Eleanor Cook

Activity: Hosting a visitorHosting an academic visitor


Ellie Cook, a final-year Masters student in Digital Humanities from University College London joined the Index 2.0 project on a student placement between 9-26 May 2023. Ellie worked with his project host, Marton Ribary, on the bibliographic abbreviations (Abbreviaturae) in the three standard volumes of the Index Interpolationum which are used extensively in the text-critical entries in the main body of the Index. As a first step, Ellie inspected the lists of abbreviations for journals, book and edited volumes, and she drafted the structure of a tabular database which would be populated semi-automatically during a process including optical character recognition (OCR) and text processing with a Python script. Ellie tested multiple OCR softwares and in consultation with Dylan Sebatstian Evans we settled on ABBYY. Dylan was one of the participants of our first workshop held at Royal Holloway in Egham in April 2023 who experimented with different OCR softwares for his own research (PhD in French, Royal Holloway) and recommended ABBYY to be used for certain tasks in Index 2.0. Ellie cleaned and pre-processed the journal abbreviations on the Abbreviaturae pages in volume I of the Index with ABBYY, manually checked and corrected the output before she created a simple Python script which built a database of bibliographic entries automatically.

Based on Ellie’s excellent work, Marton Ribary and Giuseppe Di Donato went through the same process for all bibliographic abbreviations in all three standard volumes of the Index, and created a first draft of the bibliographic database. At our second workshop in Lodz in September 2023, the core team of Marton, Giuseppe and our Lodz host Joanna Kulawiak-Cyrankowska together with our newly joined research assistant Julien Dannaeu dedicated a long afternoon to creating the first live version of the bibliographic database. We corrected OCR errors, double-checked dubious entries, and split multi-volume books into separate entries. The latter task was carried out so that we could assign a year to each of the text-critical entries in the Index, and eventually use the year information for reconstructing scholarly trends in the text-critical scholarship of Roman law. The first live version of the bibliographic database includes 186 journals and collected volumes, and 1093 authored bibliographic entries (with volumes of books and journal articles on separate lines). We integrated this bibliographic database with an updated version of our data entry sheet, which meant that participants of the second Index 2.0 workshop could focus fully on decoding and encoding text-critical entries rather than grappling with the bibliography. As the Index is not (always) explicit about abbreviations of journal articles, the updated data entry sheet included a feature which allowed entering new bibliographic entries on the fly and feed it directly to the bibliographic database. As with everything else on the data entry sheet, journal abbreviations were controlled to avoid (or minimise) the possibility of a typing error.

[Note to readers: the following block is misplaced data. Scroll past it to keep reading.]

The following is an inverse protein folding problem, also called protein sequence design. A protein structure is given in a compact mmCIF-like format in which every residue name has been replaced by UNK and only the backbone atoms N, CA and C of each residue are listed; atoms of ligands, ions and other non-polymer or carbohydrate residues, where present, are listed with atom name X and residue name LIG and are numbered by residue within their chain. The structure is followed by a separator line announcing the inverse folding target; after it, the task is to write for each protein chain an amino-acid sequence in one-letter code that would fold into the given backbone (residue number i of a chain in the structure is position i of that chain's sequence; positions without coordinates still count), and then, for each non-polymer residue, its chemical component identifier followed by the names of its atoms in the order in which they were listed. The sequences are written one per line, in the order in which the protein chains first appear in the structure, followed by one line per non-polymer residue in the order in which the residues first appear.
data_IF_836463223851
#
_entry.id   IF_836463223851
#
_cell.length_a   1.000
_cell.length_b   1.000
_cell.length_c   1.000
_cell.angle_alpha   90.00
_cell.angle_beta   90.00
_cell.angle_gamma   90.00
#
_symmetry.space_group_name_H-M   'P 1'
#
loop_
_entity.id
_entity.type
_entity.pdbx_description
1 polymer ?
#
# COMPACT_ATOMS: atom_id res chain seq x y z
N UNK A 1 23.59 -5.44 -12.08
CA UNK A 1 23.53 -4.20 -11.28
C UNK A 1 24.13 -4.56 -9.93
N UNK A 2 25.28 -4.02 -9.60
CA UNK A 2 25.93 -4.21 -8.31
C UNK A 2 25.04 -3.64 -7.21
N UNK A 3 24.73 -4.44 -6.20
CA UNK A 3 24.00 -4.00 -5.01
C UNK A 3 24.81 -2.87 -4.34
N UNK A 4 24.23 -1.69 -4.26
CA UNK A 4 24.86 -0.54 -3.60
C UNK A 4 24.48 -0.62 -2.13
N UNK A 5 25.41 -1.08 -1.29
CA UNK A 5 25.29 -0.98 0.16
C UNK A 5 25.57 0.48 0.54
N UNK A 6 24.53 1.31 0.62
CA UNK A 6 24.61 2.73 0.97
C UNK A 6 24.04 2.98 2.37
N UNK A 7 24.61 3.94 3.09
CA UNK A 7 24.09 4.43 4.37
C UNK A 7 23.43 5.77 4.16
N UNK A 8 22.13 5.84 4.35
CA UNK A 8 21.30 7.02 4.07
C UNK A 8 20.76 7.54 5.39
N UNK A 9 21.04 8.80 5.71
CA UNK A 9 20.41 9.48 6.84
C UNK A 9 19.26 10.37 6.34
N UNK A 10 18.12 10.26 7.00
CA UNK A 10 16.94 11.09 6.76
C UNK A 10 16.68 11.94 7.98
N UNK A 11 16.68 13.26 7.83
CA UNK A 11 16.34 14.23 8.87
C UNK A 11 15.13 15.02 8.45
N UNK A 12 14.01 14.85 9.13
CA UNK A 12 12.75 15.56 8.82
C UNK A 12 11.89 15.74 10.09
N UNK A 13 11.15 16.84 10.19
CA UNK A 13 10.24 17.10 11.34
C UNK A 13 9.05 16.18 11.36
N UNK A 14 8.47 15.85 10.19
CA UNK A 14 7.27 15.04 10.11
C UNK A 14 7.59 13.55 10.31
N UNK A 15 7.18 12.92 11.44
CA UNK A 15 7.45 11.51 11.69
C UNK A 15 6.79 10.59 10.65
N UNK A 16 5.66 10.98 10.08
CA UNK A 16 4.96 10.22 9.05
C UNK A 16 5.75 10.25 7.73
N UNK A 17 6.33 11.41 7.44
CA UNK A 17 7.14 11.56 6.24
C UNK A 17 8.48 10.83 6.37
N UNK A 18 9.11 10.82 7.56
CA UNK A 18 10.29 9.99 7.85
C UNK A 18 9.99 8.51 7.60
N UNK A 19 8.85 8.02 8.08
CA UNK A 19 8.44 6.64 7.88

We thank Ellie Cook, as she took the first steps towards building this bibliographic database, which has become a foundation stone of the Index 2.0 database and the corresponding data entry sheet.
Period9 May 202326 May 2023
Visiting fromUniversity College London (United Kingdom)
Visitor degreeMA
Degree of RecognitionLocal


  • Roman law
  • Digital Humanities
  • text criticism
  • Index Interpolationum